Monday, 12 August 2013

Machu Picchu

A magical place at the top of a very long flight of stairs!

Being there for sunrise was breathtaking.Watching the clouds and mist clear to unveil the ruins is a fabulous sight. Below is a little video of some of the workers restoring the site.

My guide Nilton finishing off his guided tour of Machu Picchu

Before I went to Peru I booked my trek to Machu Picchu well in advance because I saw all the warnings about tickets being booked up in advance, people not getting onto tours etc. This is incorrect. I did a five day Salkantay Trek which ended up at Machu Picchu and included a tour. I booked it through Go To Peru - DO NOT USE THIS SITE. We were told incorrect information about what we should take on the trek, how much baggage we could bring etc which meant us forking out more than we thought. Also, even though we had paid for the trek 3 months in advance, they had failed to book our return journey transport from Machu Picchu back to Cusco.

Agua Calientes is the town at the base of Machu Picchu and you can only leave by train; there are no roads in or out. The trains go to Ollantaytambo which is fairly close to Cusco or Hydro Electric, no where near. We had to get a bus from Hydro Electric back to Cusco. So what should have been a five hour journey turned into a 12 hour one. Even though, when we paid for our trek, we were told our train tickets to Ollantaytambo had been booked, not the case.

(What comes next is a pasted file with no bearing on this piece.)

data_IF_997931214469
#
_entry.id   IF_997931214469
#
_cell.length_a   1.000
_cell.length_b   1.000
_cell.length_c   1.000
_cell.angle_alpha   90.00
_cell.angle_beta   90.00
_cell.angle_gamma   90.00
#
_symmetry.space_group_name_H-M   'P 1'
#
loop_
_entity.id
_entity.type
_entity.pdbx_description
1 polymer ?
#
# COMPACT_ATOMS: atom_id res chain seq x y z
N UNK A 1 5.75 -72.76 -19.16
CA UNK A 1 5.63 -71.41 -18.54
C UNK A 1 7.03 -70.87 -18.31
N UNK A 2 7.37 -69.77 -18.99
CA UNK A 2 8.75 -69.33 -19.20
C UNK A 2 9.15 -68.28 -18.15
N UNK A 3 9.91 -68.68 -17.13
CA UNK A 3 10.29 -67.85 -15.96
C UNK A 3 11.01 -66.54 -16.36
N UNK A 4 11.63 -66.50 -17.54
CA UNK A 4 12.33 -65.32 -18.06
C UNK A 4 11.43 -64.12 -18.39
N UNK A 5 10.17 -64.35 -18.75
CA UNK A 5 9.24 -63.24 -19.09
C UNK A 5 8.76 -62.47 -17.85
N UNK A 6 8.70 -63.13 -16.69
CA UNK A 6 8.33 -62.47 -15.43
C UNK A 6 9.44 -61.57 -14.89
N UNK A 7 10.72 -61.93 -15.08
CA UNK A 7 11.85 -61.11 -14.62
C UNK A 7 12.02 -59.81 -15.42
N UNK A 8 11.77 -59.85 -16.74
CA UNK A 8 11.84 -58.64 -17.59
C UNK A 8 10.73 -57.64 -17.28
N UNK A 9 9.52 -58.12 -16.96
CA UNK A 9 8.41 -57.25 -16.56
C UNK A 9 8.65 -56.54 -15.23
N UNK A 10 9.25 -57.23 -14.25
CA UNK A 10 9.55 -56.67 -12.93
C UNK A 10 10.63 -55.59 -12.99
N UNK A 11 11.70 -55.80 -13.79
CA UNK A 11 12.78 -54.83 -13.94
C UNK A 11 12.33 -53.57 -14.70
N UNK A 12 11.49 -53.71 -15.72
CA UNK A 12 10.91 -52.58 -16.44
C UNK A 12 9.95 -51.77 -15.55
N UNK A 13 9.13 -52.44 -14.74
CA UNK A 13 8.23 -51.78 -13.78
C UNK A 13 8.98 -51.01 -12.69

It was a real shame because after such a great trek and meeting lots of cool people, it was spoilt because on the last day, we had to stay up until about midnight sorting out our train tickets with our guide. And because we could only get a train to Hydro Electric and then a bus to Cusco it meant we had only a couple of hours to look around Machu Picchu rather than the whole day. Gutted.

All the other people on our trek managed to get train tickets and most had only booked a week in advance or even days and paid a lot less than we did. Best way to play it if you don't want to get screwed over, get to Cusco and sort it out from there. Talk to other people in hostels about treks they've been on. Even if you have to stay in Cusco a few days to get on a trek, it's worth and there is plenty to do anyway.

Watch out for the old altitude sickness too. It's worth trying to get something in the UK to take over. I felt rotten and was vomiting a lot because I hadn't got used to the altitude. It was only for a few days but I felt I missed out a bit.

This all sounds negative but it's not meant to be. The actual trek was one of the best adventures of my life. Loved it. The mountains are breath taking and the walk took me through such varied countryside it was amazing.

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